A new monitoring approach developed by researchers from The Miriam Hospital could close a major gap by providing the ability to track whether HIV-positive prisoners are getting the community-based HIV care they need once they are released.
Reporting in the journal Virulence, researchers say this new tool could play a major role in preventing the spread of the disease and could guide future strategies to improve the quality of care for prisoners, a population disproportionately affected by HIV.
"Jails and prisons are an opportunity to diagnose and treat inmates with HIV, but when they are released, their care is suddenly interrupted, and many former prisoners may have limited or no access to treatment for many months, or they may stop taking their HIV medications altogether," says lead study author Brian Montague, D.O., of The Miriam Hospital. "This is a huge public health problem, because during this treatment gap, ex-offenders are not only putting their own health in jeopardy, but they are also more likely to infect others."
Although there is a strong national push for continuity of care for HIV-positive inmates transitioning to their communities, Montague says there is no systematic framework to evaluate how successfully these individuals are being connected to and actually receiving care once they are released.
"We need to understand the various factors that influence access to post-release HIV care as well as the quality of care being provided if we want to move the needle on the HIV epidemic," he says. "The method we've developed can be done systematically with existing data and, when validated, could guide future strategies to improve the quality of care for this vulnerable population."
Currently, an estimated 1.1 million people in the United States are infected with HIV. HIV/AIDS rates in jails or prisons are three times greater than that of the general population: each year, an estimated one in seven individuals infected with HIV passes through a correctional facility, suggesting that there is a disproportionate number of HIV-positive individuals in the criminal justice system. For many individuals, incarceration is the only time they will access HIV testing, education, counseling and treatment services.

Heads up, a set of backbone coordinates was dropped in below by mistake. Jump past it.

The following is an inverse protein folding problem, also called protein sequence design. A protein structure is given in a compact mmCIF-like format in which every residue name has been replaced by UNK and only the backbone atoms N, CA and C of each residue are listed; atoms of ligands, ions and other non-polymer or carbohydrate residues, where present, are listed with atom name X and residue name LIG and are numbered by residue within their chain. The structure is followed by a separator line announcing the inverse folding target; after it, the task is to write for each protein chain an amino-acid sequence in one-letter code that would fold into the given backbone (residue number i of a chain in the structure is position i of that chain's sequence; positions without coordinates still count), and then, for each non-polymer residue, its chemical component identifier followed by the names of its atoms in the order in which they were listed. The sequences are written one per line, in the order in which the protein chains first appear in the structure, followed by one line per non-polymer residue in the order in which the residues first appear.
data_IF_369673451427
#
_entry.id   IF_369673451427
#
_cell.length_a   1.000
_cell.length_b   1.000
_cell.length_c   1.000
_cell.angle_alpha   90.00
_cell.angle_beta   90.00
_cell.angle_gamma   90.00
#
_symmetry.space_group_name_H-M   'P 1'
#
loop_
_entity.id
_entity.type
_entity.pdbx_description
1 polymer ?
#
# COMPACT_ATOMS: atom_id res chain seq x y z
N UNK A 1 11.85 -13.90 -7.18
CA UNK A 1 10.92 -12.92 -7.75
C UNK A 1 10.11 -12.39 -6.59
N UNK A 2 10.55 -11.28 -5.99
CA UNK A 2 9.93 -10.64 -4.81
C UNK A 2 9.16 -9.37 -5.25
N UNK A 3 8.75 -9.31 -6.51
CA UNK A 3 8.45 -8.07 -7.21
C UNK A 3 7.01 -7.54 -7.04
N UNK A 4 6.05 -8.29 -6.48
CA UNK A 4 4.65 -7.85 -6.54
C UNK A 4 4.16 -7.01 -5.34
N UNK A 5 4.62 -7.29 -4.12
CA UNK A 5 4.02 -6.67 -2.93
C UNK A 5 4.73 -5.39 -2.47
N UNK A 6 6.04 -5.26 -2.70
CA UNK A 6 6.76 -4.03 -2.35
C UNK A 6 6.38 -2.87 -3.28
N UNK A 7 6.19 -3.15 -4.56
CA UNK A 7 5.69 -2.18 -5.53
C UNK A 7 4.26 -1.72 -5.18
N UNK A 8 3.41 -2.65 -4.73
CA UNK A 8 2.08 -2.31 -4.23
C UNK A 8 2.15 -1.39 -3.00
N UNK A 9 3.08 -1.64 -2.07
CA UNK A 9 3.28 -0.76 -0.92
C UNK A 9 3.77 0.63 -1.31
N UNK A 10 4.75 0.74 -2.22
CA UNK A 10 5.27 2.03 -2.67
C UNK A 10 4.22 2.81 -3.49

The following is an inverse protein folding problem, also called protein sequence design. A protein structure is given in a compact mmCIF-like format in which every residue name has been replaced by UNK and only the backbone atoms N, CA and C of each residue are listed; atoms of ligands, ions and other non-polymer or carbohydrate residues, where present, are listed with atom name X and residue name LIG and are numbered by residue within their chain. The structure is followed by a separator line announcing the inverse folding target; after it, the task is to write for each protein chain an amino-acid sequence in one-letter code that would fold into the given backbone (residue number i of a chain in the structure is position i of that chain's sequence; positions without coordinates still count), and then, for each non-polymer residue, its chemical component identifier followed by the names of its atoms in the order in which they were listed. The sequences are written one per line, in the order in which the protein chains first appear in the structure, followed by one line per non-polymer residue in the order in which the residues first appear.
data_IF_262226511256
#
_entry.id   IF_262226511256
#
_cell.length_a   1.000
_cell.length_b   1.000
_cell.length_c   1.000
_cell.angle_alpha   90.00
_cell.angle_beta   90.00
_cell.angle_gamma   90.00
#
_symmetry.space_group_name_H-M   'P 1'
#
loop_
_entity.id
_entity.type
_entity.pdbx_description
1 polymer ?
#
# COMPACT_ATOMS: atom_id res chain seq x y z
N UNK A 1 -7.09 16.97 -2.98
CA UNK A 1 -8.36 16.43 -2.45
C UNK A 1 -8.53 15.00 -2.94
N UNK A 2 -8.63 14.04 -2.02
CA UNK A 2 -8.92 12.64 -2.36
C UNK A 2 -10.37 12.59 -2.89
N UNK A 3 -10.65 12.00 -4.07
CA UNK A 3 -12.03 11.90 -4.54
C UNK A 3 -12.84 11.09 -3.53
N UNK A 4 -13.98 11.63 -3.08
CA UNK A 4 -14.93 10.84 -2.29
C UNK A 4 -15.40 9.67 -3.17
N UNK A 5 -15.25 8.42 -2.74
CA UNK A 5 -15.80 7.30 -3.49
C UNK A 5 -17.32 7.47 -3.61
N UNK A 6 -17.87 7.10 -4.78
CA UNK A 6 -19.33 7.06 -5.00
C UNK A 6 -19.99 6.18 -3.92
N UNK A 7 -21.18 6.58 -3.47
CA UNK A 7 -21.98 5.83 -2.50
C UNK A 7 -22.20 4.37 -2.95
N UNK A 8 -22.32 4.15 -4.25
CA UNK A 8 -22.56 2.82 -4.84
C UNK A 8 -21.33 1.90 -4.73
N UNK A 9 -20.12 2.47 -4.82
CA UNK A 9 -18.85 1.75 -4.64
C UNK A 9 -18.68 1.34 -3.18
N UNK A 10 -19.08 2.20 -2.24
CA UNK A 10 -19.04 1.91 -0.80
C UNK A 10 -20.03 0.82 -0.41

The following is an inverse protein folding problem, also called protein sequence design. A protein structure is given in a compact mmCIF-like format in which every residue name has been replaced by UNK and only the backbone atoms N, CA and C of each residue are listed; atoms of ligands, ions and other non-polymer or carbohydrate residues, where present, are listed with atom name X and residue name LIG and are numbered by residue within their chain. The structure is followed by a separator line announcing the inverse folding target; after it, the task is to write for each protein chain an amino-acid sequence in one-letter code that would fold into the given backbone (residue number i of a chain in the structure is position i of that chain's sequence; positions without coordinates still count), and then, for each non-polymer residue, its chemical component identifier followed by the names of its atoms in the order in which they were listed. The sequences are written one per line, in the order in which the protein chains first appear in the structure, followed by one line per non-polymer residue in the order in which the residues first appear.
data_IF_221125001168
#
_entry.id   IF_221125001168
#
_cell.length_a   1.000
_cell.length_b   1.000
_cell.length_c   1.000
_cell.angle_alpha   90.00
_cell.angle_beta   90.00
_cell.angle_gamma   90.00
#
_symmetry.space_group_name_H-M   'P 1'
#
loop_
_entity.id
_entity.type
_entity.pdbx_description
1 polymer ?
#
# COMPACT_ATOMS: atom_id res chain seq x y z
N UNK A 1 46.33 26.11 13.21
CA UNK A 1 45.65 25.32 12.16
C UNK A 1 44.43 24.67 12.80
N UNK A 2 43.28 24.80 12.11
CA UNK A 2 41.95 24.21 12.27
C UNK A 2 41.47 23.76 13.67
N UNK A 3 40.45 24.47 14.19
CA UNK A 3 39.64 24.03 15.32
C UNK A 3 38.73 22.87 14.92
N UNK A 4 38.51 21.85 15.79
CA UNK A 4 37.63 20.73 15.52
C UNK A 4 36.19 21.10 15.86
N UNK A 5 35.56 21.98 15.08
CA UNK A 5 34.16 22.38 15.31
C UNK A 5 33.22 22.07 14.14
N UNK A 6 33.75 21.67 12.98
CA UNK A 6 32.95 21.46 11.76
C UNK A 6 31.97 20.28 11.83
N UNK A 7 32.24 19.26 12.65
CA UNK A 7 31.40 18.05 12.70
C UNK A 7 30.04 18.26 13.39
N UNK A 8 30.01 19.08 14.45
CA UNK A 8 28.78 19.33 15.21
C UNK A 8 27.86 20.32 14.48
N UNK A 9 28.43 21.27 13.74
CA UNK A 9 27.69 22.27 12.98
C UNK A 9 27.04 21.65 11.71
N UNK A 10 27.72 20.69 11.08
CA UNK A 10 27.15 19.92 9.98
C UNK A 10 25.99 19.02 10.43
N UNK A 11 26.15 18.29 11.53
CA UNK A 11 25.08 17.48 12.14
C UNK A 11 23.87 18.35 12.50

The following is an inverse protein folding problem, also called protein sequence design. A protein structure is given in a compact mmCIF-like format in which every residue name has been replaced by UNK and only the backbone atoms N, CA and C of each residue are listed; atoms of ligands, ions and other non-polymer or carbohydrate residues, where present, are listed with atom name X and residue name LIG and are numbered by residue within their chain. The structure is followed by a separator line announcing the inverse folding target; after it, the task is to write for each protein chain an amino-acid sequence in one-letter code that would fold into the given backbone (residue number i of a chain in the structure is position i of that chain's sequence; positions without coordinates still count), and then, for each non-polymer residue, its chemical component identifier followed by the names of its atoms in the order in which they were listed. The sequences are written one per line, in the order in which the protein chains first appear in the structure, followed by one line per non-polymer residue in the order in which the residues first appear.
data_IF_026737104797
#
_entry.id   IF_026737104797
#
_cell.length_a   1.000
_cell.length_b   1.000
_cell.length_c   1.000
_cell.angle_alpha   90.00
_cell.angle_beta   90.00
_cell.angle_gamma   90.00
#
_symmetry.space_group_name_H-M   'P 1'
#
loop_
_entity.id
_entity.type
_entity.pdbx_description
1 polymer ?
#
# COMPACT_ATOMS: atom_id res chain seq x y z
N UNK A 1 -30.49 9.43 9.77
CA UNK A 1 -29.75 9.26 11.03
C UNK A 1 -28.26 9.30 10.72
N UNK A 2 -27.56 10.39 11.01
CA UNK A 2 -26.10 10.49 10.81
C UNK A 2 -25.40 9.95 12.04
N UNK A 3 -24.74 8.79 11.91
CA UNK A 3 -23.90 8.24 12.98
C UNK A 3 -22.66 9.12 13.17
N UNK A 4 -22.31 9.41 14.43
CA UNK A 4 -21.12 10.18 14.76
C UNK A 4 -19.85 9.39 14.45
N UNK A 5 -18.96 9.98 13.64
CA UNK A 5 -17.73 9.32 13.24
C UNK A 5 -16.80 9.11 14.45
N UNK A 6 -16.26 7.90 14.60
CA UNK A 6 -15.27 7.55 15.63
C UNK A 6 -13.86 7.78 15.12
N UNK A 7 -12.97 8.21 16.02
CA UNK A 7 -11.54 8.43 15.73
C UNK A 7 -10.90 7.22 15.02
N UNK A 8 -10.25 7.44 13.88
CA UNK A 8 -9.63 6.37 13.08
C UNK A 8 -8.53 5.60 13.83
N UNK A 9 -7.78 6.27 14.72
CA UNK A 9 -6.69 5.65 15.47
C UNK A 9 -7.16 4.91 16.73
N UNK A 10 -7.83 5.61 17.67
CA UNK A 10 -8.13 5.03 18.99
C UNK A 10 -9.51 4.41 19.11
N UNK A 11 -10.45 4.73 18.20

During the transition back to the community, recently released prisoners face a number of challenges, including finding employment, securing housing and, in many cases, coping with substance use and mental health problems. All of these obstacles represent a possible barrier to HIV care.
In their report, Montague and colleagues from the University of North Caroline at Chapel Hill, Abt Associates, Inc. and the University of Texas Medical Branch studied clinical data from the Ryan White HIV/AIDS Program to track if HIV-positive ex-offenders are receiving community follow-up care. Ryan White is the only federal program designed to support services for people with HIV/AIDS and is a major source of care for inmates who have been recently released. Starting in 2009, all Ryan White funded HIV/AIDS care programs were required to submit encrypted, client-level data to the federal government to provide a clear picture of all individuals receiving care who receive care from Ryan White providers throughout the nation.
Researchers say linking Ryan White data with corrections release data could be the key to developing a system that can measure the level and quality of follow-up HIV care in the community, such as the time it takes former prisoners to schedule their first appointment and their health status at their first clinic visit. The system proposed uses a confidential identifier developed for Ryan White data reporting to link the release data sets with clinical data from community providers. The metrics developed from this linkage can also be used to monitor quality improvement and program development, allowing for the ability to share best practices among community providers and care sites.
Montague says the system is currently being validated in Rhode Island. Preliminary data from this study suggests the metrics are able to identify, with promising accuracy, the portion of prisoners being linked to care following release. If proven successful, this strategy for linking correctional release and clinical data could be applied to other data sets, such as Medicaid or state HIV viral load surveillance data, to evaluate service linkage across a variety of care environments. The researchers believe this will be critical particularly in light the expected changes in health coverage under the Affordable Care Act.
"It's important that both medical providers and correctional care systems recognize the importance of supporting the transition to community care and retaining ex-offenders in HIV treatment," he said. "By identifying best practices and encouraging their implementation on a broader scale, we can reduce the risks that prisoners and recently released inmates face when they re-enter the community, which could have a considerable impact on the incidence of HIV in this country."
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